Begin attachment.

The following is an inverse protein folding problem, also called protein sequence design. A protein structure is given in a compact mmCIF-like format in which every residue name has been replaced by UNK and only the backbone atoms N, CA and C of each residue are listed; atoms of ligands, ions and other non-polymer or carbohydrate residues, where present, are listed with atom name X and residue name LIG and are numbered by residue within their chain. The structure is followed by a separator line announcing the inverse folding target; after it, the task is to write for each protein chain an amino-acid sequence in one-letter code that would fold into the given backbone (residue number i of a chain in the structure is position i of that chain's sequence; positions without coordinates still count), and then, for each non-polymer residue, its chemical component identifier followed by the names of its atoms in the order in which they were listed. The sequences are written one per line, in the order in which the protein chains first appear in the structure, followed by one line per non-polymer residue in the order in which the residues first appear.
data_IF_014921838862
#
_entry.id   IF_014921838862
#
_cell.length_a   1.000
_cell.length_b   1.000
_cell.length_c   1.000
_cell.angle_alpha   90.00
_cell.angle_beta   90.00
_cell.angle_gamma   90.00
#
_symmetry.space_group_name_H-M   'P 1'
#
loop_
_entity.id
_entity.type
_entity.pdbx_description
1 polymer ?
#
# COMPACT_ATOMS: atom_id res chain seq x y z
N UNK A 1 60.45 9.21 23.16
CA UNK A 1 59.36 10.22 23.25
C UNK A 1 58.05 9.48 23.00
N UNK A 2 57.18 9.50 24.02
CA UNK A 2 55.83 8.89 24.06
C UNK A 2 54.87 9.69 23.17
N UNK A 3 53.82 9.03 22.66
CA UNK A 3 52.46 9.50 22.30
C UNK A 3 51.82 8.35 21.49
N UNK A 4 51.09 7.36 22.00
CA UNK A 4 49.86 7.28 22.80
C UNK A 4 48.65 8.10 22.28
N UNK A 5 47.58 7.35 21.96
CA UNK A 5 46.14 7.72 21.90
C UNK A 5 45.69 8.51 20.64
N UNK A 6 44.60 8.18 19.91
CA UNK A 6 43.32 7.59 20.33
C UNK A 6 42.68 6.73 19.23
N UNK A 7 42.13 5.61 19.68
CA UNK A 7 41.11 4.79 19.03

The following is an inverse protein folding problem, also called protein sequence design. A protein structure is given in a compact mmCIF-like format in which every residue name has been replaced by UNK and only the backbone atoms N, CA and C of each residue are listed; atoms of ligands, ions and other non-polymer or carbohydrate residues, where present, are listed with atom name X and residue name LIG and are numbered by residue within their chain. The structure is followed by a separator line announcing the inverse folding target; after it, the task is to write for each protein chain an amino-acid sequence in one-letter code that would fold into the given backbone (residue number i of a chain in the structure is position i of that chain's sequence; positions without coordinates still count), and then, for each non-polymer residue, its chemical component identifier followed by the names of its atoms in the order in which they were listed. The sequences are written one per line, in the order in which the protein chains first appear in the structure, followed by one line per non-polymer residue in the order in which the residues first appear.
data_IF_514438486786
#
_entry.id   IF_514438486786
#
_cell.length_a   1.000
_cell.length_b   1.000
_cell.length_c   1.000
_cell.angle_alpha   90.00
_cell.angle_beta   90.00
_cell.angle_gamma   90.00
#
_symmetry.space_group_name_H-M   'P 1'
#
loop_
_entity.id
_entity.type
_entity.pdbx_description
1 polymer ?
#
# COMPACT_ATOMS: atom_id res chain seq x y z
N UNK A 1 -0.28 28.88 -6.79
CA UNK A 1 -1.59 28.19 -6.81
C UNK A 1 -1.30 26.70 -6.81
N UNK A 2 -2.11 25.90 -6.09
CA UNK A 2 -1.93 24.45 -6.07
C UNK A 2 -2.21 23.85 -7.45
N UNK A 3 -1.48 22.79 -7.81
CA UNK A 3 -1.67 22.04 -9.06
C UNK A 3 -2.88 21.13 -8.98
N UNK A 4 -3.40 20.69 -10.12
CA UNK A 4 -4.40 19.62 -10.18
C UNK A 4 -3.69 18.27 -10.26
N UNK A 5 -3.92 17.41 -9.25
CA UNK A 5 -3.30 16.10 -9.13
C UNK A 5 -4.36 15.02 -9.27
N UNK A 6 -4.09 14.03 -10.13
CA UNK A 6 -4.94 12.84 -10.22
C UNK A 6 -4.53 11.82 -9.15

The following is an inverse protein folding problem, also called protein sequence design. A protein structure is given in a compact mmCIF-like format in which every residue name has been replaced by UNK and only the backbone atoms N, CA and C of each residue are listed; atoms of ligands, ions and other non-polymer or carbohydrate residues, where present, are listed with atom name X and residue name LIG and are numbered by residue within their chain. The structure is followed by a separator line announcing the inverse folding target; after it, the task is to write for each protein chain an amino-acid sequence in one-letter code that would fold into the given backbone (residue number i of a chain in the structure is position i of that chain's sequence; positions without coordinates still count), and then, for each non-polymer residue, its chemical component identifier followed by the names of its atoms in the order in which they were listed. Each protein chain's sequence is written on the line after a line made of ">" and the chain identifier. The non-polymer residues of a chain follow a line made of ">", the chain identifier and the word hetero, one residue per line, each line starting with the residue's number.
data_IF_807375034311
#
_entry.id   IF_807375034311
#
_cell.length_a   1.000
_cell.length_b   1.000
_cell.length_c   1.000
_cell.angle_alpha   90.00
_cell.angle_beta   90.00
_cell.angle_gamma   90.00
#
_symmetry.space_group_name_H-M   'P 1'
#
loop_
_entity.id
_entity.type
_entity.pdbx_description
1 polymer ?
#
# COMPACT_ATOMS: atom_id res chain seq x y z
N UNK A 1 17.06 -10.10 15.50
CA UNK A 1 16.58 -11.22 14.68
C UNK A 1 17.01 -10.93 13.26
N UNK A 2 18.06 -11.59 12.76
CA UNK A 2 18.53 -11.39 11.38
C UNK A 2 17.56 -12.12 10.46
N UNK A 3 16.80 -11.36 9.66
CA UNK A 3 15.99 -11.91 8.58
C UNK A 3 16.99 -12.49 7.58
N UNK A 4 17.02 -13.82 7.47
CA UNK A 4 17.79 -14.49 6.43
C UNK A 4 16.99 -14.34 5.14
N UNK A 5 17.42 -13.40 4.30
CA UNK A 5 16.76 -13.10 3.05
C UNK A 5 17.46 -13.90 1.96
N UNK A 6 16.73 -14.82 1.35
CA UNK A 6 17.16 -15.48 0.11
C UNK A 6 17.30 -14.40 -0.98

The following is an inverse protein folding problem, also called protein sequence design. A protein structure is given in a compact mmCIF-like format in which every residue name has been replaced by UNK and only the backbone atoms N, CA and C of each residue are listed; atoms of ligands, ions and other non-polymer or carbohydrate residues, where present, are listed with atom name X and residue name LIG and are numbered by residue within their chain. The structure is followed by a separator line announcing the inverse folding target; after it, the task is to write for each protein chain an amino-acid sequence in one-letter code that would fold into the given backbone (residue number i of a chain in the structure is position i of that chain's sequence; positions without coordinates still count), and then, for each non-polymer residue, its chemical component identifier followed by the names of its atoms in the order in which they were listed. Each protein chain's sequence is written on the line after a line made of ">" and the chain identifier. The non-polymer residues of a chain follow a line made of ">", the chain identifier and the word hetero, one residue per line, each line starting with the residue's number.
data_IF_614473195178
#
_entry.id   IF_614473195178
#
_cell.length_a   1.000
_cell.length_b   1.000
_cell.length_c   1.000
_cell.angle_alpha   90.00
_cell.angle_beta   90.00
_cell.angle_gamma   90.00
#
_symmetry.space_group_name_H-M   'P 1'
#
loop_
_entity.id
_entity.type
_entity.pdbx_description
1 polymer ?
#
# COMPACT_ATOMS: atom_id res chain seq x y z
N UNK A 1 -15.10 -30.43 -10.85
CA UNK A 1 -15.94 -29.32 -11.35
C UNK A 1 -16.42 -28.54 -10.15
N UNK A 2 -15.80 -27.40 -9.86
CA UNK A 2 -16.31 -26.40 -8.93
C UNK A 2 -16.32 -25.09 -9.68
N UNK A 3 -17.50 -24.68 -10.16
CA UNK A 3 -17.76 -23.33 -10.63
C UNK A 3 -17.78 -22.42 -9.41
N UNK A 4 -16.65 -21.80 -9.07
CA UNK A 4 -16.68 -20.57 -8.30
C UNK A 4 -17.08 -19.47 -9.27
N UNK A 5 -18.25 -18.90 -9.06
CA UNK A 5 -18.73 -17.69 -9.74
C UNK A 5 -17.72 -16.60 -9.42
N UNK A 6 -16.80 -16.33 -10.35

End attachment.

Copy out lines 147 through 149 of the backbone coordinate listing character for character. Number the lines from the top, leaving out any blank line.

N UNK A 3 -17.50 -24.68 -10.16
CA UNK A 3 -17.76 -23.33 -10.63
C UNK A 3 -17.78 -22.42 -9.41